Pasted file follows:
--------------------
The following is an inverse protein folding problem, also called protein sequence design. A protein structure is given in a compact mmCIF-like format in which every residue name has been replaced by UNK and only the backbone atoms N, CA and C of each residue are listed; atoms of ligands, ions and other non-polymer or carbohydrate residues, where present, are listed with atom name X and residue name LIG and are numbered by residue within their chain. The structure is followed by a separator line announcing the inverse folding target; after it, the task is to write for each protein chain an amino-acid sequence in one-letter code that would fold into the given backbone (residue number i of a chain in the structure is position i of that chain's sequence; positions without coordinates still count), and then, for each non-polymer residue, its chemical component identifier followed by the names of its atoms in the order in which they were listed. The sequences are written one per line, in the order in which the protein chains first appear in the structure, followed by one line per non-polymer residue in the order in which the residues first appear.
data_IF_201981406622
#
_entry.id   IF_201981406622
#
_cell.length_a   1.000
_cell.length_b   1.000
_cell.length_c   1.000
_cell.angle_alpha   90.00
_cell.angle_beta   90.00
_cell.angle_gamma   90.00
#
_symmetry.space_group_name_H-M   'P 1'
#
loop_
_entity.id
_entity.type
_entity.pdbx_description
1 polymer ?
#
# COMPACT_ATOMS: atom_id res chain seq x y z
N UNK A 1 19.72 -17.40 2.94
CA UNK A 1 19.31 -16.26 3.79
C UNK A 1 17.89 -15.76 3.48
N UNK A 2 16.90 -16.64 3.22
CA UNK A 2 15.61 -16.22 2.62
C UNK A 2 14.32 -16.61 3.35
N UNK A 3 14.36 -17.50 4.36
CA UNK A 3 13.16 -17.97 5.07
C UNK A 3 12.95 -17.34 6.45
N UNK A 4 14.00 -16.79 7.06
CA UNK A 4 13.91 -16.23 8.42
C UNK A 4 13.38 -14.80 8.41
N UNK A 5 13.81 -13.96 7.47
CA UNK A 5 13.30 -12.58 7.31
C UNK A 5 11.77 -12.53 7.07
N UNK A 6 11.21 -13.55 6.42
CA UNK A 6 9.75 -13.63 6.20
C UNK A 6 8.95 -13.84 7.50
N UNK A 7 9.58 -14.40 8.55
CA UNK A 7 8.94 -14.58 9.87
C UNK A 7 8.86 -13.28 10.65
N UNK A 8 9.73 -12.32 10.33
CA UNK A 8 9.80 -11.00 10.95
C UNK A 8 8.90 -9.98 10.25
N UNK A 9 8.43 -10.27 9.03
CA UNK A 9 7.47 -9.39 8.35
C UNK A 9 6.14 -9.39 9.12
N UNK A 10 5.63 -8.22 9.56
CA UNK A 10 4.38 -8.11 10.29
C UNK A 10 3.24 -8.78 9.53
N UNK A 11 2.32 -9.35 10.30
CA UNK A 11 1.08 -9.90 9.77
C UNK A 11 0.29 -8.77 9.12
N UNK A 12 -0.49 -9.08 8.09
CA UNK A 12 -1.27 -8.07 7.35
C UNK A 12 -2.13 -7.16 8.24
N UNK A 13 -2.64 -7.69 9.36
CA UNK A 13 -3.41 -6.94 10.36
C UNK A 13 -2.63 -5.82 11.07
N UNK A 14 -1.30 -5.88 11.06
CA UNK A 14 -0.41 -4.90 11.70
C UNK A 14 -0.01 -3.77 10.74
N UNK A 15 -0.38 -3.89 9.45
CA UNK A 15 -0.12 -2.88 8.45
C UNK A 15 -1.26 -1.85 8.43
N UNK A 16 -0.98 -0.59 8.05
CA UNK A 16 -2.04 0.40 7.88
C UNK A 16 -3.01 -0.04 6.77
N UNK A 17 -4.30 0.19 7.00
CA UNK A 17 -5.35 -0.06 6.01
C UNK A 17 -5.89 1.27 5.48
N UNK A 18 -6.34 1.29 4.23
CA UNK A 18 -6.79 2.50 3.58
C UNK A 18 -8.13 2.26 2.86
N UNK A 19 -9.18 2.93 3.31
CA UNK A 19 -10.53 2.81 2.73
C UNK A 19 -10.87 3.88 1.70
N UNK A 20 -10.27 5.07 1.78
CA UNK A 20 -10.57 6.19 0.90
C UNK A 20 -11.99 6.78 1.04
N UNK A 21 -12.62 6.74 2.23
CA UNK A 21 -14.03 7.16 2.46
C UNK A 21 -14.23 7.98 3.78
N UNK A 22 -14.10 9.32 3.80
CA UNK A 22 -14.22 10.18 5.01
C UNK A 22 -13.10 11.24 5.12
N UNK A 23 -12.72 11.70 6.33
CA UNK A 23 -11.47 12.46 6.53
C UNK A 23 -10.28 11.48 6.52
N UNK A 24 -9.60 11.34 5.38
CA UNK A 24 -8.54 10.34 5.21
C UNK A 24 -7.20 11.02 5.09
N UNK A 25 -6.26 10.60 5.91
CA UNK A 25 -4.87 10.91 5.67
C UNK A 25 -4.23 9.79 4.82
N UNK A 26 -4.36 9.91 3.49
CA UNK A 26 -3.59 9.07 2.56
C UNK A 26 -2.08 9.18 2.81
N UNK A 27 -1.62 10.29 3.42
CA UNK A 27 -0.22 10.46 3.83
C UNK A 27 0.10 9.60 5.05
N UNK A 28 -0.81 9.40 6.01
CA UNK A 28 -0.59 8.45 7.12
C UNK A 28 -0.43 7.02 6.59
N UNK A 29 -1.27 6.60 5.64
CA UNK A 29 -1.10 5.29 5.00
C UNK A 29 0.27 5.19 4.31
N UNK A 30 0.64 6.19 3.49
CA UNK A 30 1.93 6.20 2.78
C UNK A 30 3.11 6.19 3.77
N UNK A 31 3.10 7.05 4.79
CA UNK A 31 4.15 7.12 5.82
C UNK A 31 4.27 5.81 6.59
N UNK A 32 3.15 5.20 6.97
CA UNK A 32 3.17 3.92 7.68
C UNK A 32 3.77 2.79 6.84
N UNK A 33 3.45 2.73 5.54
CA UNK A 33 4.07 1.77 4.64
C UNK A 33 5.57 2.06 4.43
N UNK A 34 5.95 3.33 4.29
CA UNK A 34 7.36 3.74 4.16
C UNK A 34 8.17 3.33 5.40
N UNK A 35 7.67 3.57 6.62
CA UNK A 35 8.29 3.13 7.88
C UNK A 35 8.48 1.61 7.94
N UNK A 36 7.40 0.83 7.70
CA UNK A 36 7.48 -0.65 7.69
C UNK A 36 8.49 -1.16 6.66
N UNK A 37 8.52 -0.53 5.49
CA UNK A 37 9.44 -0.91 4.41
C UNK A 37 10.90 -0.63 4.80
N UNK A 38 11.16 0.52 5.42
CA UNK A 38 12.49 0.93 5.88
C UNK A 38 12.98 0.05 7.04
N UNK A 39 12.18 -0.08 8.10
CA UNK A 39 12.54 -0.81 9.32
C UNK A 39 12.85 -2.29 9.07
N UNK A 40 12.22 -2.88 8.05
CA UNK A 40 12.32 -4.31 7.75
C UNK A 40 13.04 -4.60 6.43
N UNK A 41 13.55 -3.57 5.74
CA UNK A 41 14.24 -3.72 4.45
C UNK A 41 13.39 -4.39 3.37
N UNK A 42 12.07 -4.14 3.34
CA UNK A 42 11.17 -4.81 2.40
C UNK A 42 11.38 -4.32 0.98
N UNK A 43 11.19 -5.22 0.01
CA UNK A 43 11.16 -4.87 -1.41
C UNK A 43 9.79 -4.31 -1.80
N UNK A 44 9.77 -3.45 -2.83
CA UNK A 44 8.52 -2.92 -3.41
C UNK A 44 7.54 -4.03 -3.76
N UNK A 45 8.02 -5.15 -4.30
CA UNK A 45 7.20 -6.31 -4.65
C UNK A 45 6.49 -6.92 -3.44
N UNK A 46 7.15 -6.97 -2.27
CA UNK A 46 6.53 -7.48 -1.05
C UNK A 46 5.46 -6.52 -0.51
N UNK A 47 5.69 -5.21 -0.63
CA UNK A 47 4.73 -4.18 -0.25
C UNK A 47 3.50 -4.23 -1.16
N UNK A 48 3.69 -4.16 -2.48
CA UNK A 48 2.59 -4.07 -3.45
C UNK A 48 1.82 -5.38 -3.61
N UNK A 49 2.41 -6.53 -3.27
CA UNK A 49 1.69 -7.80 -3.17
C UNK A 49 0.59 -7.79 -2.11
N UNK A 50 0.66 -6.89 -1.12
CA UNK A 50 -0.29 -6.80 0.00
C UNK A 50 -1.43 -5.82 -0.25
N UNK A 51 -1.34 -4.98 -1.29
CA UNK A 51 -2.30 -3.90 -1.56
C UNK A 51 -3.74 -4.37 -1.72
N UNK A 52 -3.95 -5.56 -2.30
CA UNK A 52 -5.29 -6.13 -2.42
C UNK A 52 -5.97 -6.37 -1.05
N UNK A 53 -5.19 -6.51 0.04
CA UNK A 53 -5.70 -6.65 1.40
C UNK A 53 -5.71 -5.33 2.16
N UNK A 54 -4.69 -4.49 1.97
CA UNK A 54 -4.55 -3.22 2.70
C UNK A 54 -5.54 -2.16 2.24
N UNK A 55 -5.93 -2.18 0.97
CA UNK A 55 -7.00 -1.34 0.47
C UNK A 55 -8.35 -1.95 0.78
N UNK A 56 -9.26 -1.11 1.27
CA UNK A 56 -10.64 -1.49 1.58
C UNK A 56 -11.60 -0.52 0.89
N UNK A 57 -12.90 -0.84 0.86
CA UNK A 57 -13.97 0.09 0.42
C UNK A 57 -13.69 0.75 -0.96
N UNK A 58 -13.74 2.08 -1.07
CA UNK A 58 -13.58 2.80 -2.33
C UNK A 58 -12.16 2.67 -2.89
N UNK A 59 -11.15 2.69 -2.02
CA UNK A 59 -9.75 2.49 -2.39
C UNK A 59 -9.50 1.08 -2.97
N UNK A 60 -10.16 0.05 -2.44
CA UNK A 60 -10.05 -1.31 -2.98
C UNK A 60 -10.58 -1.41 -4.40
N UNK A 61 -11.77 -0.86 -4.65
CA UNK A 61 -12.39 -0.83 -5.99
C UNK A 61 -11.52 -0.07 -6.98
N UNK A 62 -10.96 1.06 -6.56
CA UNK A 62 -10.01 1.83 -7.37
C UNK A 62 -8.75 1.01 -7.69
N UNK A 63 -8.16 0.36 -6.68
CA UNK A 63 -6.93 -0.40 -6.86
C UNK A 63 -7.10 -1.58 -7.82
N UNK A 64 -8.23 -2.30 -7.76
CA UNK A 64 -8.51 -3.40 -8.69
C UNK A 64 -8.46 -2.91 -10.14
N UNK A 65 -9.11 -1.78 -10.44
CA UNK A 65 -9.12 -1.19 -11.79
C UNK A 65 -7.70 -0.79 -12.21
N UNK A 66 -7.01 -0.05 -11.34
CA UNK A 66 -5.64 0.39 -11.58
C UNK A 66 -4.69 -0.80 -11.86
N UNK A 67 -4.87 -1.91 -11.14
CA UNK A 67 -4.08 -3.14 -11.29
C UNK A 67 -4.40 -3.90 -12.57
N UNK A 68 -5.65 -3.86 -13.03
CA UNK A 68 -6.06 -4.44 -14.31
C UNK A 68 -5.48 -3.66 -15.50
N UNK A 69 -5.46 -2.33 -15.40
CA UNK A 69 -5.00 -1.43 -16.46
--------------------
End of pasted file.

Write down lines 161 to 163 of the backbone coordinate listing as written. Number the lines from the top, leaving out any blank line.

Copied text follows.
CA UNK A 47 4.73 -4.18 -0.25
C UNK A 47 3.50 -4.23 -1.16
N UNK A 48 3.69 -4.16 -2.48